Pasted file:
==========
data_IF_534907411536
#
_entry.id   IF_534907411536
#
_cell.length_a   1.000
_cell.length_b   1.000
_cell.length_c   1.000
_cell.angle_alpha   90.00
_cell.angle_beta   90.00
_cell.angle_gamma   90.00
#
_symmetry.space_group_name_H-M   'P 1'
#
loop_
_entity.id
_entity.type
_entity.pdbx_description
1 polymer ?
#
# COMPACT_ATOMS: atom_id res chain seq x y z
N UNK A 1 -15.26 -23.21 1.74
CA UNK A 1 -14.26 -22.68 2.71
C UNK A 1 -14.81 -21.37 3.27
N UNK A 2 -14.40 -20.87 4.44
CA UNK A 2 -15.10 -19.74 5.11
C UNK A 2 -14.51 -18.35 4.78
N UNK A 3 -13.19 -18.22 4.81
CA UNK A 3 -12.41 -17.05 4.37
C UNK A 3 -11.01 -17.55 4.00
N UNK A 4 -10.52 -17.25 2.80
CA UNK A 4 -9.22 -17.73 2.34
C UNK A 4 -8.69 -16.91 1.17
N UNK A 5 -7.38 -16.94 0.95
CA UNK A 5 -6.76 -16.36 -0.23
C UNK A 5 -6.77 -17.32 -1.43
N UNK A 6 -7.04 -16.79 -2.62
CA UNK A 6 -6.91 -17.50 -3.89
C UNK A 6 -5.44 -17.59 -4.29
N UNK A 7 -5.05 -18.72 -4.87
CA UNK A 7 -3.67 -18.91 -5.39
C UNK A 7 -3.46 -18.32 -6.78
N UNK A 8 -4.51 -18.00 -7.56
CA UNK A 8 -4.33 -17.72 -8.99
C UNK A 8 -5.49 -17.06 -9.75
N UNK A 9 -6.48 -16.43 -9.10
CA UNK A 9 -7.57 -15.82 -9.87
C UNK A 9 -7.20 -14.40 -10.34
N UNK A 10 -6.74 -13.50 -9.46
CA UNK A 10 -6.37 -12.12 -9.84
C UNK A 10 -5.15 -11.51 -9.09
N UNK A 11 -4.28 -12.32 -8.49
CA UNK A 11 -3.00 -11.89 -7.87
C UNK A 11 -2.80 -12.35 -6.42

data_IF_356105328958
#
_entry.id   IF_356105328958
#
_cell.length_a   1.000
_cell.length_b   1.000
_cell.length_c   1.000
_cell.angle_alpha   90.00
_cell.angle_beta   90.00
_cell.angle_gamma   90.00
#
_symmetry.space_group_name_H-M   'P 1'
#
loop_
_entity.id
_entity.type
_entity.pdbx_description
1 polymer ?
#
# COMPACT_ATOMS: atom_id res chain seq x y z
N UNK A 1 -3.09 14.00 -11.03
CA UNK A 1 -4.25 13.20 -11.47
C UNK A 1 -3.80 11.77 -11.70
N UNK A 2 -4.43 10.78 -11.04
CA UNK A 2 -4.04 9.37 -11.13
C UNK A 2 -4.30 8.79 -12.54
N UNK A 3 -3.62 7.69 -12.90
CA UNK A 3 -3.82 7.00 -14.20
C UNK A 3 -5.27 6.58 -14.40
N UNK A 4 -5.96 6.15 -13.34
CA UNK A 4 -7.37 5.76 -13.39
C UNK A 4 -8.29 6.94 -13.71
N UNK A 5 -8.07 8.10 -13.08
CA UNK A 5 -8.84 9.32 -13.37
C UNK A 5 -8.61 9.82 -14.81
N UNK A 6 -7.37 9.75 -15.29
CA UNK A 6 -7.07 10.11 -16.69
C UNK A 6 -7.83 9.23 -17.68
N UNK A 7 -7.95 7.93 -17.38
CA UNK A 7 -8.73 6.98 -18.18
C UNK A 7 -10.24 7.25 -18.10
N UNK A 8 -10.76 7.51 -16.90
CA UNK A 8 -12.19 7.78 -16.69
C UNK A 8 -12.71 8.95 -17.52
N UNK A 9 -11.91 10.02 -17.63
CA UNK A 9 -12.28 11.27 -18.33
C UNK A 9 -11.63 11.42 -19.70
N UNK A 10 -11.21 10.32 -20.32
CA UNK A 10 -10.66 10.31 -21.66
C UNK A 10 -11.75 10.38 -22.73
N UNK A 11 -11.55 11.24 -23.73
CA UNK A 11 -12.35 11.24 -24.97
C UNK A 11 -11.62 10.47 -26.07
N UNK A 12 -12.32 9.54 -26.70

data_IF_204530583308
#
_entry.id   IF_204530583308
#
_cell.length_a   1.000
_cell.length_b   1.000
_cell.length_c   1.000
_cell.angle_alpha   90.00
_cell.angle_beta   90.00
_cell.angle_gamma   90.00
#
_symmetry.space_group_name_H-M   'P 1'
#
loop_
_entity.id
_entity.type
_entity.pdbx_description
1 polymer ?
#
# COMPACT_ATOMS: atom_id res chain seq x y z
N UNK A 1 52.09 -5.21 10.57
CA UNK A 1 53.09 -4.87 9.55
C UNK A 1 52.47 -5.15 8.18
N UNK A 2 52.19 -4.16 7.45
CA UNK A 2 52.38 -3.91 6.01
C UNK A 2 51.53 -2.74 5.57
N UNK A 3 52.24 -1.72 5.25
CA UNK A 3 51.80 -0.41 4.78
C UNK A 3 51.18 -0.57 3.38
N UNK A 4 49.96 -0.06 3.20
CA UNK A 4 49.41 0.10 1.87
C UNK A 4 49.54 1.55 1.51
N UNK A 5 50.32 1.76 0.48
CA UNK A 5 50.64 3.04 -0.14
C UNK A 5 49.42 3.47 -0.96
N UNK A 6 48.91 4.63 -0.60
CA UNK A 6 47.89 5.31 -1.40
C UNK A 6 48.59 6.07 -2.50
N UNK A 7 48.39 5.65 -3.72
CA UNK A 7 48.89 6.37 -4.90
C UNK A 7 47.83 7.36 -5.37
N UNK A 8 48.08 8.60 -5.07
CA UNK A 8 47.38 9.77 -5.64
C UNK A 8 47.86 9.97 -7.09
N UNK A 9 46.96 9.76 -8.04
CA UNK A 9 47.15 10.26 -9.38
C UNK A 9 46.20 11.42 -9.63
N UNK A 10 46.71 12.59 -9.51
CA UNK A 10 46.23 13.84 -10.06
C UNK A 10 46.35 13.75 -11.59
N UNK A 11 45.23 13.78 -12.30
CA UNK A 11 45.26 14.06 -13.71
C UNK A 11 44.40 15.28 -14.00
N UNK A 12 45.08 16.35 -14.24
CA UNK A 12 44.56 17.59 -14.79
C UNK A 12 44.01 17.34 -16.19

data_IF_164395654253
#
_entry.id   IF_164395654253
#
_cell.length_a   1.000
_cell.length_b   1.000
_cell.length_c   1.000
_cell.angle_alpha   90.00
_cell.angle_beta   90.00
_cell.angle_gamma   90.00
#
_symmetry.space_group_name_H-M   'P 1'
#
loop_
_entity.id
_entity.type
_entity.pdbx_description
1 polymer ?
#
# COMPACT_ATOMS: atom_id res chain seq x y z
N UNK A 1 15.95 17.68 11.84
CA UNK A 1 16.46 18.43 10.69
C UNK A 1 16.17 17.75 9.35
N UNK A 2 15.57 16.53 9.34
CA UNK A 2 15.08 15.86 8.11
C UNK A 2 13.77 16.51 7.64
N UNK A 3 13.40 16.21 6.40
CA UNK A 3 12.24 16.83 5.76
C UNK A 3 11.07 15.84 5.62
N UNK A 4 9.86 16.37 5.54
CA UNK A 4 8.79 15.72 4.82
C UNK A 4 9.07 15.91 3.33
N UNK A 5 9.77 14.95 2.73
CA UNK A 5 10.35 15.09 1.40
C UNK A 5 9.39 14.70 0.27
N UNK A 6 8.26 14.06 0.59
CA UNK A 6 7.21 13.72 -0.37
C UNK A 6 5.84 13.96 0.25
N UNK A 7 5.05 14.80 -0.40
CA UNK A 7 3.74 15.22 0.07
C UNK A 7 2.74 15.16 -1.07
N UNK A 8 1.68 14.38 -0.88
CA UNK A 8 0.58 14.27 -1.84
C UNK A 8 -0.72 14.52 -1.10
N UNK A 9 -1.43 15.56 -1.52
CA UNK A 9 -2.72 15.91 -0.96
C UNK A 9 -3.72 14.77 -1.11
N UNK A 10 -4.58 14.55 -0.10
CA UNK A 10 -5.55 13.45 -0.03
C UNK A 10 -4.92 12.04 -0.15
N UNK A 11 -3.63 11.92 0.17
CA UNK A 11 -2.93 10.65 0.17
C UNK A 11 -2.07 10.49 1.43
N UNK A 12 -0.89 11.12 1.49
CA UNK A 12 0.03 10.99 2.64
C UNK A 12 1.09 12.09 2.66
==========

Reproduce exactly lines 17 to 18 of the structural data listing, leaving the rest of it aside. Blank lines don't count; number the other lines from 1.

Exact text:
_entity.pdbx_description
1 polymer ?